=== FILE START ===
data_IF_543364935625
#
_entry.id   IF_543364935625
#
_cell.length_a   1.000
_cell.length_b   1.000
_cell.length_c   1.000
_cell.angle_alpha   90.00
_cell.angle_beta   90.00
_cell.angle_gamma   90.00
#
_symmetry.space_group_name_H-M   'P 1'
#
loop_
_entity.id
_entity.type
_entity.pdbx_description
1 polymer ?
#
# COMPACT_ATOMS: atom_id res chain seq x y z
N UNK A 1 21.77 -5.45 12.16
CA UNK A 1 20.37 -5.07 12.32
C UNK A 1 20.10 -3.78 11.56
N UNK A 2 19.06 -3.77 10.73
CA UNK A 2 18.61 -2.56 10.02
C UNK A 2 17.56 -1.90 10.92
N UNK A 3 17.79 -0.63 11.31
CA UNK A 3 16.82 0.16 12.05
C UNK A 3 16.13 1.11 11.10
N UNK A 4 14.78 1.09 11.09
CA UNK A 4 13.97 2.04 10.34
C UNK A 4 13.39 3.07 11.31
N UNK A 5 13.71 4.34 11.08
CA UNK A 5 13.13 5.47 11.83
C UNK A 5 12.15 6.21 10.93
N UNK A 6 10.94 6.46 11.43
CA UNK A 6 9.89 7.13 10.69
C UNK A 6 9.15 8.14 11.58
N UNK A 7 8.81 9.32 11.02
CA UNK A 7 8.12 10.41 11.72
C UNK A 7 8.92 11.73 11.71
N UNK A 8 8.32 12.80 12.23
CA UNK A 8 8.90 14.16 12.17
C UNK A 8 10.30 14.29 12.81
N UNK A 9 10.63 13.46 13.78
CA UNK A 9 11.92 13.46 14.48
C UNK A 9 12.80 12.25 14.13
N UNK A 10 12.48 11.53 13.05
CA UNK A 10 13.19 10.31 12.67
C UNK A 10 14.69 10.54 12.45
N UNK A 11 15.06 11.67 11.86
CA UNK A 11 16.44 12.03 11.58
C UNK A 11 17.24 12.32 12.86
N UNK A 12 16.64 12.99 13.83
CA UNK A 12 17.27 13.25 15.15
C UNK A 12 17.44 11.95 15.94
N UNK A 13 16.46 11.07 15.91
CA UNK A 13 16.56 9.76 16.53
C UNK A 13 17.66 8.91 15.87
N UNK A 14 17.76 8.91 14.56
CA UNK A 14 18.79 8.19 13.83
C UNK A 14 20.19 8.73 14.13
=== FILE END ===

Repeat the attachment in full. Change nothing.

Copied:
data_IF_543364935625
#
_entry.id   IF_543364935625
#
_cell.length_a   1.000
_cell.length_b   1.000
_cell.length_c   1.000
_cell.angle_alpha   90.00
_cell.angle_beta   90.00
_cell.angle_gamma   90.00
#
_symmetry.space_group_name_H-M   'P 1'
#
loop_
_entity.id
_entity.type
_entity.pdbx_description
1 polymer ?
#
# COMPACT_ATOMS: atom_id res chain seq x y z
N UNK A 1 21.77 -5.45 12.16
CA UNK A 1 20.37 -5.07 12.32
C UNK A 1 20.10 -3.78 11.56
N UNK A 2 19.06 -3.77 10.73
CA UNK A 2 18.61 -2.56 10.02
C UNK A 2 17.56 -1.90 10.92
N UNK A 3 17.79 -0.63 11.31
CA UNK A 3 16.82 0.16 12.05
C UNK A 3 16.13 1.11 11.10
N UNK A 4 14.78 1.09 11.09
CA UNK A 4 13.97 2.04 10.34
C UNK A 4 13.39 3.07 11.31
N UNK A 5 13.71 4.34 11.08
CA UNK A 5 13.13 5.47 11.83
C UNK A 5 12.15 6.21 10.93
N UNK A 6 10.94 6.46 11.43
CA UNK A 6 9.89 7.13 10.69
C UNK A 6 9.15 8.14 11.58
N UNK A 7 8.81 9.32 11.02
CA UNK A 7 8.12 10.41 11.72
C UNK A 7 8.92 11.73 11.71
N UNK A 8 8.32 12.80 12.23
CA UNK A 8 8.90 14.16 12.17
C UNK A 8 10.30 14.29 12.81
N UNK A 9 10.63 13.46 13.78
CA UNK A 9 11.92 13.46 14.48
C UNK A 9 12.80 12.25 14.13
N UNK A 10 12.48 11.53 13.05
CA UNK A 10 13.19 10.31 12.67
C UNK A 10 14.69 10.54 12.45
N UNK A 11 15.06 11.67 11.86
CA UNK A 11 16.44 12.03 11.58
C UNK A 11 17.24 12.32 12.86
N UNK A 12 16.64 12.99 13.83
CA UNK A 12 17.27 13.25 15.15
C UNK A 12 17.44 11.95 15.94
N UNK A 13 16.46 11.07 15.91
CA UNK A 13 16.56 9.76 16.53
C UNK A 13 17.66 8.91 15.87
N UNK A 14 17.76 8.91 14.56
CA UNK A 14 18.79 8.19 13.83
C UNK A 14 20.19 8.73 14.13